The Top Ways to Treat (and Prevent) Blisters From Golfing

The Top Ways to Treat (and Prevent) Blisters From Golfing

You’ve probably experienced a painful blister while playing golf.

Golf blisters are common; trust us, you’re not the only one. Even great golfers can get blisters from time to time.

You will find out how to protect yourself from blisters while playing golf.

 

Table of Contents

  • Most common areas where golfers get blisters
  • How to treat a golf-related blister
  • How to Prevent Golf Blisters from the Future

Most common areas where golfers get blisters

Golfers can get blisters in two areas. These are their hands and feet. These two areas can cause blisters that can keep golfers off the course for several weeks.

Hands

Golfers wear gloves to prevent blisters. A blister on the hand can be caused by skin friction between the grip and the fingers. To prevent friction between the fingers and the grip, players will use adhesive tape to protect their fingers.

Feet

An 18-hole golf course typically covers approximately five miles of turf. This is a lot of time to wear golf shoes. Although golf shoes have made great strides in comfort, a blister on your heel or one of your toes can be a nuisance. Foot blisters typically happen when golf shoes get wet or if they are not correctly fit to a golfer’s foot.

 

How to treat a golf-related blister

You must treat a blister in order to continue playing golf. Here are some of the best ways you can treat golfer’s blisters.

Golf gloves should be worn consistently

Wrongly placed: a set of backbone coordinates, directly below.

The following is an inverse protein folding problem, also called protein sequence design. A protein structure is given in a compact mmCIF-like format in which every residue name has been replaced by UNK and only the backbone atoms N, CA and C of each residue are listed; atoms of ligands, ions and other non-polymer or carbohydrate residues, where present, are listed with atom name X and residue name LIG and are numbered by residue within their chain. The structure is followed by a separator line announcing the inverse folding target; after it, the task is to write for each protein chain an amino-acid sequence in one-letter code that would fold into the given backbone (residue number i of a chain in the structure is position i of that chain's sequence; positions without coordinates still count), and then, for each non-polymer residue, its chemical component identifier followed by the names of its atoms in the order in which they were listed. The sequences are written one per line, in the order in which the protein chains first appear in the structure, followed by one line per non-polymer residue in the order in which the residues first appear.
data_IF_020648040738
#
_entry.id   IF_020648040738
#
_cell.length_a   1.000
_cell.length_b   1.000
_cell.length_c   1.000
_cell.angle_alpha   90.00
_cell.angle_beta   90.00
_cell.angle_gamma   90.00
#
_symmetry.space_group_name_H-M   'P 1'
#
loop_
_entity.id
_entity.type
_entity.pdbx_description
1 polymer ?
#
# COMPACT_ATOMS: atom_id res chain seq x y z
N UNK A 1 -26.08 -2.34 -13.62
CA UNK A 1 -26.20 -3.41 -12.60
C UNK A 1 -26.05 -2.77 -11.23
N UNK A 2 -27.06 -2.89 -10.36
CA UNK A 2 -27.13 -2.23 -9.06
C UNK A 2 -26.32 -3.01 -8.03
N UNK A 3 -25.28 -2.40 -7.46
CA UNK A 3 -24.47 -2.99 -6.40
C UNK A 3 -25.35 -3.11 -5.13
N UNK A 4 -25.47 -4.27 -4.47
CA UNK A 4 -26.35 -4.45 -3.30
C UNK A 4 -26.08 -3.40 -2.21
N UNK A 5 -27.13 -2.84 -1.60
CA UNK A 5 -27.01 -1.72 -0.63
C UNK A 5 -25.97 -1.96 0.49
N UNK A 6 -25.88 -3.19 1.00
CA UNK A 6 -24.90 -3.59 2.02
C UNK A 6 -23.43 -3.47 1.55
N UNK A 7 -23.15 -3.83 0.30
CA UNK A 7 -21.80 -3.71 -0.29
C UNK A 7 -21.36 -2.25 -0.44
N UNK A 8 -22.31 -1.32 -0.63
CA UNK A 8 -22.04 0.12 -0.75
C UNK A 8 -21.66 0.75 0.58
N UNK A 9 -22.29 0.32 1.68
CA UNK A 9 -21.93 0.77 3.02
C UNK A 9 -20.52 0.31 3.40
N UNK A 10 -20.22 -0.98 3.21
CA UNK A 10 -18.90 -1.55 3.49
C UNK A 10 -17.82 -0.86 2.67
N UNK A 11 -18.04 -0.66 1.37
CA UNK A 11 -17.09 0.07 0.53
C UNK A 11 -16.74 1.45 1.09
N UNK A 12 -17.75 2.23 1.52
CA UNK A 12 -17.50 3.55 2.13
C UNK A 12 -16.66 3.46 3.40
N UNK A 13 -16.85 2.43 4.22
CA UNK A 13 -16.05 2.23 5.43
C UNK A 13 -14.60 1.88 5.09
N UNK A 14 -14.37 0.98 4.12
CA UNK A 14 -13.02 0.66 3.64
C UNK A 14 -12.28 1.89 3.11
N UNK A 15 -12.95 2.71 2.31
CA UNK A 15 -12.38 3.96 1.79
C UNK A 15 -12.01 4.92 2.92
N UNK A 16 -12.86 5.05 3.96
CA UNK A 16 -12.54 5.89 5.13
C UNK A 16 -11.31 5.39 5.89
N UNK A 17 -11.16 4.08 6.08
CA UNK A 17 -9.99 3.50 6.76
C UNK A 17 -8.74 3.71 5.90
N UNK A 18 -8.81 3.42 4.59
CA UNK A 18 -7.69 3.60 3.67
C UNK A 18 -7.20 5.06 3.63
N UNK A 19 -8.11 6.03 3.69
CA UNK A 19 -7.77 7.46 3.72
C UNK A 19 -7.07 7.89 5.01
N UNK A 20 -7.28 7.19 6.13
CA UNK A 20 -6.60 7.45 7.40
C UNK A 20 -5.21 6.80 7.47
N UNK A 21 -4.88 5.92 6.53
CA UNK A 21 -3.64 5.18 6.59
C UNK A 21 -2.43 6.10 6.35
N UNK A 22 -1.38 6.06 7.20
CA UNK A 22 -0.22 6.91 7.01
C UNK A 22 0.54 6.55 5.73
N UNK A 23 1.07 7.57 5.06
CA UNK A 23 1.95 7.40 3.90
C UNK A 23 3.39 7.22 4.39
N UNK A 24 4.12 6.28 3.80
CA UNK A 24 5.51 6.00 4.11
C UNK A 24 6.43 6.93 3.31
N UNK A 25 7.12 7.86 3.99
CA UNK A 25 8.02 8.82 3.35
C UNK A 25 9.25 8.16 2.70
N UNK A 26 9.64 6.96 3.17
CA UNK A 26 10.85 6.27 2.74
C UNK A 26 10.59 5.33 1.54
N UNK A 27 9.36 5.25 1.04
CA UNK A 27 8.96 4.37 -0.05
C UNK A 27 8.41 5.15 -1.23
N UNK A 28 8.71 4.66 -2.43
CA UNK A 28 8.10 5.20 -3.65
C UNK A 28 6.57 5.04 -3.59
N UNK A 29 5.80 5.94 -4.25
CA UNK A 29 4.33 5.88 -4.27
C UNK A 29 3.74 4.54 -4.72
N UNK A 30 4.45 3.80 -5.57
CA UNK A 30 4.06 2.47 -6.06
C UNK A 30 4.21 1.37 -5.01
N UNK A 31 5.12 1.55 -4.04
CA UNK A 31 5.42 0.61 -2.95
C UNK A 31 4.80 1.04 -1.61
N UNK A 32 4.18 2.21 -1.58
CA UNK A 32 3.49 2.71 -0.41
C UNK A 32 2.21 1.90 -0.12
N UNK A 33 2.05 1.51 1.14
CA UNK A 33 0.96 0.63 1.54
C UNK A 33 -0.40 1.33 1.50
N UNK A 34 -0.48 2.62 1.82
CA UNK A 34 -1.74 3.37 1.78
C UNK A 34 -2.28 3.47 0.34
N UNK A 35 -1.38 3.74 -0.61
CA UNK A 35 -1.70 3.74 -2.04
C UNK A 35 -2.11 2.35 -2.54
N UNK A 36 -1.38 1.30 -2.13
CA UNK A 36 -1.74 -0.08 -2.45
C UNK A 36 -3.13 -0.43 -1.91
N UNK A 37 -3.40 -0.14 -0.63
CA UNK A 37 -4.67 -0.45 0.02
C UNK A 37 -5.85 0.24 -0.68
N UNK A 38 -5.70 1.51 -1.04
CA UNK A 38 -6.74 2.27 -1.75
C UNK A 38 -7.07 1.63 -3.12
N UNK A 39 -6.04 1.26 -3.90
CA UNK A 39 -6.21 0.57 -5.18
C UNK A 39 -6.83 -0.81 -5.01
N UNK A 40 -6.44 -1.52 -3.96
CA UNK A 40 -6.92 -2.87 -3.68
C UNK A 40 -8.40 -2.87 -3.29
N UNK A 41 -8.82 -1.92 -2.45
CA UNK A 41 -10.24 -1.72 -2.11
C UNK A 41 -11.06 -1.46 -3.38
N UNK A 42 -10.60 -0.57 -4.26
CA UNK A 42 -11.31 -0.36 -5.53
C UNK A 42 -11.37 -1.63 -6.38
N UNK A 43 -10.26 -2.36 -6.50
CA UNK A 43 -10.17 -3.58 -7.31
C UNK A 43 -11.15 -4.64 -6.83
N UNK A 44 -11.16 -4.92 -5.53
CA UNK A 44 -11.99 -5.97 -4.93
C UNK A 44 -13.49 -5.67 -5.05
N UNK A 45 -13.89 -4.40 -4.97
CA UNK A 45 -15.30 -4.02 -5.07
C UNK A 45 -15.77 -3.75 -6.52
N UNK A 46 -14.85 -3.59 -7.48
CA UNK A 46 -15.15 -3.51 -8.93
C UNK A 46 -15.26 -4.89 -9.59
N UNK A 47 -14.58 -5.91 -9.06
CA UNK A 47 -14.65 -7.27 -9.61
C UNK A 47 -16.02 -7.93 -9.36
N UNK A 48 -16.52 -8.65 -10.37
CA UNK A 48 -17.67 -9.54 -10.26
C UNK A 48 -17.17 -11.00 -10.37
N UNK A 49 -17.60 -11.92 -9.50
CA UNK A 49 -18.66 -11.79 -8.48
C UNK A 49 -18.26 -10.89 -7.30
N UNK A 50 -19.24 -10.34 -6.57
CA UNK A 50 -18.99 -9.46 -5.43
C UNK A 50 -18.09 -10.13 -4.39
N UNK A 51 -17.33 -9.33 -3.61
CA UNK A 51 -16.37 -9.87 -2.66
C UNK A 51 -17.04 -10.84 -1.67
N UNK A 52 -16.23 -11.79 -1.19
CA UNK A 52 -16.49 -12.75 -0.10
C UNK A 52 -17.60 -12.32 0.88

Keep your golf glove on if you have a blister. This will prevent the blister from getting worse. The glove provides a layer of protection you likely didn’t have earlier when the blister was created.

Use Golf Tape

Golf tape was created for golfers who have trouble with two or more areas of their hands or fingers rubbing together while they swing. You can wrap golf tape around your fingers or knuckles to prevent blisters from growing.

Neosporin and Vaseline

A treatment for a blister that requires Neosporin or Vaseline will ensure it is properly protected and heals. Make sure your blisters are not infected by getting dirty.

Take a break

Sometimes, a short break from golf is the best way to treat a sore blister. It’s hard to accept this because we all want more time on the course. But, if you give the blister a few days, it might heal on its own.

Bandaids & Blister Bandages

There are many blister bandages and bandages you can use to treat a blister on your feet or hands. These are great for protecting as they provide cushioned protection and pain relief. Be sure to change them often, so they don’t get dirty.

Keep your hands clean

A blister that has become infected is worse than a blister. Golfers should be able to return to the course as soon as possible with blister treatment.

Once you feel comfortable enough to hold a club or put your feet in shoes, you can go out and enjoy the outdoors. Just make sure you keep your blisters as clean as possible. Blisters will heal much faster if they are not contaminated with bacteria.